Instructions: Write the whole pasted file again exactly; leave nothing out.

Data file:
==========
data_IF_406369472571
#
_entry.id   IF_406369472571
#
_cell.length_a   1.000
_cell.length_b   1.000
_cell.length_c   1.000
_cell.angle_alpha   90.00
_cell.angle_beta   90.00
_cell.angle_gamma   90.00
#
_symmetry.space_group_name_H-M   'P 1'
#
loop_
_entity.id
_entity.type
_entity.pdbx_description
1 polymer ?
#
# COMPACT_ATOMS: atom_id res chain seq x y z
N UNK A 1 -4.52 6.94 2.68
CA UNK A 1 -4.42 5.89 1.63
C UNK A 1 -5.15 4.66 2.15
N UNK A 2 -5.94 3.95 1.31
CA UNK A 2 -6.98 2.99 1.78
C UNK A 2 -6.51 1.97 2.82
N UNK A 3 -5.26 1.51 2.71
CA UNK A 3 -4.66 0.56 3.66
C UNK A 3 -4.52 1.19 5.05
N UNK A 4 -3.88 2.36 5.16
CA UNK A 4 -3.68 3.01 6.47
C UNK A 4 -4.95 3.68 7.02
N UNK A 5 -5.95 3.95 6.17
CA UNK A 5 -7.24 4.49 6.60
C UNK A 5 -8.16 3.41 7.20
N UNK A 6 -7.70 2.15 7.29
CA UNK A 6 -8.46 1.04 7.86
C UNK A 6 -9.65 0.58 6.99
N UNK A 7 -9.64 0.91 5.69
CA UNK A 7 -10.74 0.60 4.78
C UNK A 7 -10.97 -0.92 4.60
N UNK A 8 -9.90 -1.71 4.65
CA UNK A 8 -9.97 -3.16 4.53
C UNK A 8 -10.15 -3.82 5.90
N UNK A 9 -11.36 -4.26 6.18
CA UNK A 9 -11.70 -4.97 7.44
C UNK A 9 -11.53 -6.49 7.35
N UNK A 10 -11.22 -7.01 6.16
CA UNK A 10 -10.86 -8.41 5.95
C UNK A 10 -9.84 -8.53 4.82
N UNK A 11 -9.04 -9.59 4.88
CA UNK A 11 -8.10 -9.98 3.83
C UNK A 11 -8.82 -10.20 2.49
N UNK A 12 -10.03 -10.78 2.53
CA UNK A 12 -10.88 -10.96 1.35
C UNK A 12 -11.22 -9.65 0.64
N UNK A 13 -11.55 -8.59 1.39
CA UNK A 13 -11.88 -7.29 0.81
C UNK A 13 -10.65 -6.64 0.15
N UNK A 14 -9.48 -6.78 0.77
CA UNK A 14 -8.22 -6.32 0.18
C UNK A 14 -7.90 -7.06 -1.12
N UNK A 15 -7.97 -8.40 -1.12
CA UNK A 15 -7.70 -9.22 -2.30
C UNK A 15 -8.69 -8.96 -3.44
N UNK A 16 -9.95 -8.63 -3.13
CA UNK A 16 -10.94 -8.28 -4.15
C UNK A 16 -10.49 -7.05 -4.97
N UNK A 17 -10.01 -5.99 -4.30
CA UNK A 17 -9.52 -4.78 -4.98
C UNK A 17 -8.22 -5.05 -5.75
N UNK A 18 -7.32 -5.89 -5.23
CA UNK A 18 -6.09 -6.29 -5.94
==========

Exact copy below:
data_IF_406369472571
#
_entry.id   IF_406369472571
#
_cell.length_a   1.000
_cell.length_b   1.000
_cell.length_c   1.000
_cell.angle_alpha   90.00
_cell.angle_beta   90.00
_cell.angle_gamma   90.00
#
_symmetry.space_group_name_H-M   'P 1'
#
loop_
_entity.id
_entity.type
_entity.pdbx_description
1 polymer ?
#
# COMPACT_ATOMS: atom_id res chain seq x y z
N UNK A 1 -4.52 6.94 2.68
CA UNK A 1 -4.42 5.89 1.63
C UNK A 1 -5.15 4.66 2.15
N UNK A 2 -5.94 3.95 1.31
CA UNK A 2 -6.98 2.99 1.78
C UNK A 2 -6.51 1.97 2.82
N UNK A 3 -5.26 1.51 2.71
CA UNK A 3 -4.66 0.56 3.66
C UNK A 3 -4.52 1.19 5.05
N UNK A 4 -3.88 2.36 5.16
CA UNK A 4 -3.68 3.01 6.47
C UNK A 4 -4.95 3.68 7.02
N UNK A 5 -5.95 3.95 6.17
CA UNK A 5 -7.24 4.49 6.60
C UNK A 5 -8.16 3.41 7.20
N UNK A 6 -7.70 2.15 7.29
CA UNK A 6 -8.46 1.04 7.86
C UNK A 6 -9.65 0.58 6.99
N UNK A 7 -9.64 0.91 5.69
CA UNK A 7 -10.74 0.60 4.78
C UNK A 7 -10.97 -0.92 4.60
N UNK A 8 -9.90 -1.71 4.65
CA UNK A 8 -9.97 -3.16 4.53
C UNK A 8 -10.15 -3.82 5.90
N UNK A 9 -11.36 -4.26 6.18
CA UNK A 9 -11.70 -4.97 7.44
C UNK A 9 -11.53 -6.49 7.35
N UNK A 10 -11.22 -7.01 6.16
CA UNK A 10 -10.86 -8.41 5.95
C UNK A 10 -9.84 -8.53 4.82
N UNK A 11 -9.04 -9.59 4.88
CA UNK A 11 -8.10 -9.98 3.83
C UNK A 11 -8.82 -10.20 2.49
N UNK A 12 -10.03 -10.78 2.53
CA UNK A 12 -10.88 -10.96 1.35
C UNK A 12 -11.22 -9.65 0.64
N UNK A 13 -11.55 -8.59 1.39
CA UNK A 13 -11.88 -7.29 0.81
C UNK A 13 -10.65 -6.64 0.15
N UNK A 14 -9.48 -6.78 0.77
CA UNK A 14 -8.22 -6.32 0.18
C UNK A 14 -7.90 -7.06 -1.12
N UNK A 15 -7.97 -8.40 -1.12
CA UNK A 15 -7.70 -9.22 -2.30
C UNK A 15 -8.69 -8.96 -3.44
N UNK A 16 -9.95 -8.63 -3.13
CA UNK A 16 -10.94 -8.28 -4.15
C UNK A 16 -10.49 -7.05 -4.97
N UNK A 17 -10.01 -5.99 -4.30
CA UNK A 17 -9.52 -4.78 -4.98
C UNK A 17 -8.22 -5.05 -5.75
N UNK A 18 -7.32 -5.89 -5.23
CA UNK A 18 -6.09 -6.29 -5.94